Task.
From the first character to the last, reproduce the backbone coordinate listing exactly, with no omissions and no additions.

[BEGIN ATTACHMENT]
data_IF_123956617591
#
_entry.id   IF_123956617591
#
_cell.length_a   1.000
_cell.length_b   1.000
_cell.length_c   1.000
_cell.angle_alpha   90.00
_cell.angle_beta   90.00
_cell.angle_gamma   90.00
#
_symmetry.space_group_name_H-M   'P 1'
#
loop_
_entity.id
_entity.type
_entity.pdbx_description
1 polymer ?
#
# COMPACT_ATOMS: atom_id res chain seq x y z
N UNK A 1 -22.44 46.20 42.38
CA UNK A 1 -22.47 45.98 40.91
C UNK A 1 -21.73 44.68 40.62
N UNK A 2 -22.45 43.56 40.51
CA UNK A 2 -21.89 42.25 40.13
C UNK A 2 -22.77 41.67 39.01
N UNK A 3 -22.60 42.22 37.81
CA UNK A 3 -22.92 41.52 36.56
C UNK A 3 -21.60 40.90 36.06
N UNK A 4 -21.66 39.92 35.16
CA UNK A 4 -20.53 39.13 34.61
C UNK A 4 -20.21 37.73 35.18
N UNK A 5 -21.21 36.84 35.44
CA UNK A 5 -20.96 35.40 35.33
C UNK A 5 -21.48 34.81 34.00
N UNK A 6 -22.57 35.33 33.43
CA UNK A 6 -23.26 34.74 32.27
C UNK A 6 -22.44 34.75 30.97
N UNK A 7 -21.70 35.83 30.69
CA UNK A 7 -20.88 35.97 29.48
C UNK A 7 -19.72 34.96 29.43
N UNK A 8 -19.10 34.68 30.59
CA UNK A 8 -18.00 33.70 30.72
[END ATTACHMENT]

data_IF_123956617591
#
_entry.id   IF_123956617591
#
_cell.length_a   1.000
_cell.length_b   1.000
_cell.length_c   1.000
_cell.angle_alpha   90.00
_cell.angle_beta   90.00
_cell.angle_gamma   90.00
#
_symmetry.space_group_name_H-M   'P 1'
#
loop_
_entity.id
_entity.type
_entity.pdbx_description
1 polymer ?
#
# COMPACT_ATOMS: atom_id res chain seq x y z
N UNK A 1 -22.44 46.20 42.38
CA UNK A 1 -22.47 45.98 40.91
C UNK A 1 -21.73 44.68 40.62
N UNK A 2 -22.45 43.56 40.51
CA UNK A 2 -21.89 42.25 40.13
C UNK A 2 -22.77 41.67 39.01
N UNK A 3 -22.60 42.22 37.81
CA UNK A 3 -22.92 41.52 36.56
C UNK A 3 -21.60 40.90 36.06
N UNK A 4 -21.66 39.92 35.16
CA UNK A 4 -20.53 39.13 34.61
C UNK A 4 -20.21 37.73 35.18
N UNK A 5 -21.21 36.84 35.44
CA UNK A 5 -20.96 35.40 35.33
C UNK A 5 -21.48 34.81 34.00
N UNK A 6 -22.57 35.33 33.43
CA UNK A 6 -23.26 34.74 32.27
C UNK A 6 -22.44 34.75 30.97
N UNK A 7 -21.70 35.83 30.69
CA UNK A 7 -20.88 35.97 29.48
C UNK A 7 -19.72 34.96 29.43
N UNK A 8 -19.10 34.68 30.59
CA UNK A 8 -18.00 33.70 30.72